Autograph ABP, a charity in London, is one of the world’s leading authorities in the development of under-represented visual identities of ethnic and cultural minorities. It runs a photography gallery and education centre at its base in Shoreditch and is focused on cultural identity, race, representation and human rights. Recent exhibitions have featured prominent work by photographers and artists such as Sammy Baloji, Shahidul Alam and Raphael Albert, exploring issues in Africa, Bangladesh and the UK.
Over the past 28 years Autograph ABP has built a significant collection of images, which has provided a steady but modest flow of income. The commercial potential of a wholly-owned image licensing agency points to long-term sustainability, as profits will flow back to the charity. Autograph Media, the trading subsidiary, will curate and market a much wider range of mission-related content, specialising in race and cultural diversity.
Autograph ABP was in need of £600,000 to cover the start-up and running costs until the venture becomes financially self-sustaining. Arts Impact Fund has provided £150,000, with the balance being provided by the charity, Esmee Fairbairn Foundation and Arts Council England. Money already advanced by the other funders has allowed Autograph to begin developing key partnerships with high-profile organisations such as Getty Images and Magnum Photos, and commence building its content portfolio.
The additional investment from the Arts Impact Fund will enable Autograph Media to allocate extra resources for marketing and developing the e-commerce platform. Those are expected to be critical for the venture’s success and improve its operational efficiency in the early life of the business. The due diligence process involved understanding the commercial potential and demand for the niche market identified as well as reviewing the business model proposed and the relationships between the charity and its content-providing partners. In this respect, the Arts Impact Fund was glad to see that the share of remuneration advanced to photographers and image copyright owners would be on the higher end of the industry’s average. In this way, Autograph Media complements the charitable mission of its parent organisation and helps to develop a fairer licensing market.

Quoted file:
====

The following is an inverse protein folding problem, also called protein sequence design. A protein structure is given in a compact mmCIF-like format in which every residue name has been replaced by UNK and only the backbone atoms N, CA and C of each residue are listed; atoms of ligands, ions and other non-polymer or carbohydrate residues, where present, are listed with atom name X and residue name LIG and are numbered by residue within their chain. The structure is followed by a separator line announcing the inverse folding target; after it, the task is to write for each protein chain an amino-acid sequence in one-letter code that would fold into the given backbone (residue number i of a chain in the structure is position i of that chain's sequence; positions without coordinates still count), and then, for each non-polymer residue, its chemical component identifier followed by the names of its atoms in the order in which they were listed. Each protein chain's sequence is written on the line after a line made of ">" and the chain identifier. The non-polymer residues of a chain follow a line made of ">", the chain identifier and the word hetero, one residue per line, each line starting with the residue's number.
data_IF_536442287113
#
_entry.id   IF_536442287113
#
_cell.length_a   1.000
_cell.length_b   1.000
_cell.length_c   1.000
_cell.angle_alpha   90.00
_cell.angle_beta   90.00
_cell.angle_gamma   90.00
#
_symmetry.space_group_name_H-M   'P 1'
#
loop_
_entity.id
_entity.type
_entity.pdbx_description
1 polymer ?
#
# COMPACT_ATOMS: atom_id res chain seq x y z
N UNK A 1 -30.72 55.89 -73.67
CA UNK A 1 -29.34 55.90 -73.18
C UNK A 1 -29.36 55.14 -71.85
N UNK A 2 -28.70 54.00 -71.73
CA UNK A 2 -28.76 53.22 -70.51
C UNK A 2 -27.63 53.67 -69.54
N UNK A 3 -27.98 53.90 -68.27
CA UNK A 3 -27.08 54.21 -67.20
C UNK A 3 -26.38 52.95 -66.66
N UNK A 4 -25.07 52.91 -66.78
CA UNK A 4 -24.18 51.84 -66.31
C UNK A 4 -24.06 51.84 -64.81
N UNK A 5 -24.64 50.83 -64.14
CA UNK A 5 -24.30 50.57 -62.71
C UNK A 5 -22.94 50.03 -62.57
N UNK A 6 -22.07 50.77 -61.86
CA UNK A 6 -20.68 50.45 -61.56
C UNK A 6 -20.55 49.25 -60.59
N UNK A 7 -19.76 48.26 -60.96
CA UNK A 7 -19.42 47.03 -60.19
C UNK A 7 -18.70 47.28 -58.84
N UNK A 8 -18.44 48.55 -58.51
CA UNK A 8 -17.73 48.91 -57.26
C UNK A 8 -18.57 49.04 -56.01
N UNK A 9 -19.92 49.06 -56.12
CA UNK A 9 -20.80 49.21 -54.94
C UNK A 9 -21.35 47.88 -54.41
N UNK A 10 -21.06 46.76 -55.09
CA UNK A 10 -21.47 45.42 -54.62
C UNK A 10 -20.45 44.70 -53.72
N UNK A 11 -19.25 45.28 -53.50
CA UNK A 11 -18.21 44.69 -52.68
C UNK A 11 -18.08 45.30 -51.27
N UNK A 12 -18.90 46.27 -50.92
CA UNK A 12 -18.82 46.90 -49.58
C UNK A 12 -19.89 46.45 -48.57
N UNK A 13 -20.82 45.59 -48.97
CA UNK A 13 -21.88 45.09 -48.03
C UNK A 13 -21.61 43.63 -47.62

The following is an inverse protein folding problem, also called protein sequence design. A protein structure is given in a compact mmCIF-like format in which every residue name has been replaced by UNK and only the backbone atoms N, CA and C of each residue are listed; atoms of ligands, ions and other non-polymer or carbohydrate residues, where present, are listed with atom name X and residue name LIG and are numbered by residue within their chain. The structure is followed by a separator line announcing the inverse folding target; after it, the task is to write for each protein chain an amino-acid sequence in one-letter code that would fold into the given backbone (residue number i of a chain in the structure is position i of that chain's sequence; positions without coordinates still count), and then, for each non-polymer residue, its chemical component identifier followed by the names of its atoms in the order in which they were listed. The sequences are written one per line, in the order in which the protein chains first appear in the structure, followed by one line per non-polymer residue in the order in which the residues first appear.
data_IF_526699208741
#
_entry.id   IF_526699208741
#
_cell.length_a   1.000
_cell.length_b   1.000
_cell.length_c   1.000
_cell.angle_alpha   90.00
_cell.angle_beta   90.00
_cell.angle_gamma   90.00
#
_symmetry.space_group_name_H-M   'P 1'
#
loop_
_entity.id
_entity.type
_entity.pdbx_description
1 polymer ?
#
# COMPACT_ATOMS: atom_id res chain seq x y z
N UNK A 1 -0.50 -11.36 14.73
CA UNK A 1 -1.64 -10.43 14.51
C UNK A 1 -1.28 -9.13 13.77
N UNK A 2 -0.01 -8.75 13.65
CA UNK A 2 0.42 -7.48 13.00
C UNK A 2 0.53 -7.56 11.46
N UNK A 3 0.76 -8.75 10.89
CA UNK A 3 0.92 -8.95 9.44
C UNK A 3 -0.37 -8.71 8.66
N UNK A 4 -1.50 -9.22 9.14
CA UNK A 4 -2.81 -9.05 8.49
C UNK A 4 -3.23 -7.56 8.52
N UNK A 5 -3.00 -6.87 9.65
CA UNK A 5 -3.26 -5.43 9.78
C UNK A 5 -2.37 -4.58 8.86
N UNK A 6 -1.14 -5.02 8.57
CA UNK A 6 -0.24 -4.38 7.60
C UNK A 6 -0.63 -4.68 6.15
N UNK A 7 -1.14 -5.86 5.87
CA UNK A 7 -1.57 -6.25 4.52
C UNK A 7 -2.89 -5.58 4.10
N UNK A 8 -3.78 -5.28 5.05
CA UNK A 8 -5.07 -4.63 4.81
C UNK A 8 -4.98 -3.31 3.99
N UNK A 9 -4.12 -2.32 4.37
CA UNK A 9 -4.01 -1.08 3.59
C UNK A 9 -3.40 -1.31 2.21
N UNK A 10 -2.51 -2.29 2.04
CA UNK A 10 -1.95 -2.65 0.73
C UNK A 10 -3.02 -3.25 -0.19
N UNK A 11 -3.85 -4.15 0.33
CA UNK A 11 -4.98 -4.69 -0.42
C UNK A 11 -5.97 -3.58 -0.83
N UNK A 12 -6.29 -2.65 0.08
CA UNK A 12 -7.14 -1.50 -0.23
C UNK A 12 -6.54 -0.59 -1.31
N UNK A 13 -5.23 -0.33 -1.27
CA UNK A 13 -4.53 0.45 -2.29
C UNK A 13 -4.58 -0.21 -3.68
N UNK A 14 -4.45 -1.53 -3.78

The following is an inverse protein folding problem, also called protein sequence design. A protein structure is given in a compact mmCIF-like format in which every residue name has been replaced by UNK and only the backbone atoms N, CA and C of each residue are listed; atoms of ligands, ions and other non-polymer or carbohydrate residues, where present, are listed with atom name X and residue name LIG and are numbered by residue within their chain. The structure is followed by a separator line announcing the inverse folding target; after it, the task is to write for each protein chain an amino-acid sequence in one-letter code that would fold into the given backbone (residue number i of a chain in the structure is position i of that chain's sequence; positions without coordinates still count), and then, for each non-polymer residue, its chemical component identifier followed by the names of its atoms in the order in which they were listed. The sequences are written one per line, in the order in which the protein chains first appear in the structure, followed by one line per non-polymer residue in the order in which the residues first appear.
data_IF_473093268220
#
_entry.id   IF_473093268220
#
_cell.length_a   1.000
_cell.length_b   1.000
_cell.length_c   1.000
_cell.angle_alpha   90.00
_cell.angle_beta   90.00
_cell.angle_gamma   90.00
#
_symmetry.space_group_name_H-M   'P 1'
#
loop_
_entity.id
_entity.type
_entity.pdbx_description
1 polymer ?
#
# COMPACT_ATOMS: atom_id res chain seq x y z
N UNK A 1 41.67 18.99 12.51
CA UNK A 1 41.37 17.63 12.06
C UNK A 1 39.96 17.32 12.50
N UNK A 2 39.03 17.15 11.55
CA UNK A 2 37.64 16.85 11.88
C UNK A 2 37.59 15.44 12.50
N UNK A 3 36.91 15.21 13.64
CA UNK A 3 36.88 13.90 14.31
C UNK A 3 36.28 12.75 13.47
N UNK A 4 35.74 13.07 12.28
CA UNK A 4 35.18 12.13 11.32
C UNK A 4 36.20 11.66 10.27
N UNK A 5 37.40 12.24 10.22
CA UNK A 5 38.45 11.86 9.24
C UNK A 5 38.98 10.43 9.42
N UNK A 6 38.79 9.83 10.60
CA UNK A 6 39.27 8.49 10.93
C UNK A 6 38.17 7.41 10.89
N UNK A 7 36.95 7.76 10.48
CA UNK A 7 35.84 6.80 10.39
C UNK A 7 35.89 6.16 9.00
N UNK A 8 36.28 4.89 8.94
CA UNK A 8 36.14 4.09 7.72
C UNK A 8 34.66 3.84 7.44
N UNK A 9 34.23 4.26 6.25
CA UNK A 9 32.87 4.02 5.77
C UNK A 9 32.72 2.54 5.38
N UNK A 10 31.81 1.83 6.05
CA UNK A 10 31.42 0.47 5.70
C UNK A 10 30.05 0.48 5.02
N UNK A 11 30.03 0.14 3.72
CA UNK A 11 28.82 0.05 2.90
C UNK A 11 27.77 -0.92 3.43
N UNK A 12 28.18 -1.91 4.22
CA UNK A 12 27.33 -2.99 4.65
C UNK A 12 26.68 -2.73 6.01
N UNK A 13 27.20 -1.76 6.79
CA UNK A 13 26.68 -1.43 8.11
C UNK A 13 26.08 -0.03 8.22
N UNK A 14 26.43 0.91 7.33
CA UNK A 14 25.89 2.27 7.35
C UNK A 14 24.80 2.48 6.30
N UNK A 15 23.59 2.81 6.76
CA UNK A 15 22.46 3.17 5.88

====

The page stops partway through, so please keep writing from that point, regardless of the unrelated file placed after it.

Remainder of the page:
The involvement of a highly experienced consultant in the shaping of the business plan, the careful consideration of routes to market, the curatorial expertise and the robust brand of the parent charity were some of the key strengths of the proposal, which mitigated the inherent risks associated with a start-up. The growing demand for curated visual content, especially with the rise of digital media, makes this a viable and innovative investment that the Arts Impact Fund is happy to add to its portfolio.
The fund team also examined Autograph ABP’s social outcomes and theory of change. The nature of the charity’s work means that social and artistic impact are closely aligned. This is underpinned by a belief that exposure to high quality photographic art that challenges the status quo can empower audiences and the wider public to become producers of visual culture themselves, actively shaping the narratives around representation of cultural differences.
Autograph ABP’s exhibitions draw on original research and reach diverse audiences, many of whom are young people, first time attendees and people from minority ethnic backgrounds. The charity is already well above the national average in this respect and over the course of the investment will work to grow its live audiences and develop new ways of engaging with people using digital and social media platforms.
Autograph ABP has found an exciting route to financial resilience in leveraging profits from its own and additional intellectual property to cross-subsidise its artistic and social mission. Here, this idea is at its best thanks to the close alignment between the two: the charity will be taking its knowledge and years of experience to the new venture, which in turn will complement its work and objectives. This is an example of a more innovative model for organisational development that the Arts Impact Fund is enthusiastic to support.
Image credit: Actor Donald Brown. Photograph © Franklyn Rodgers.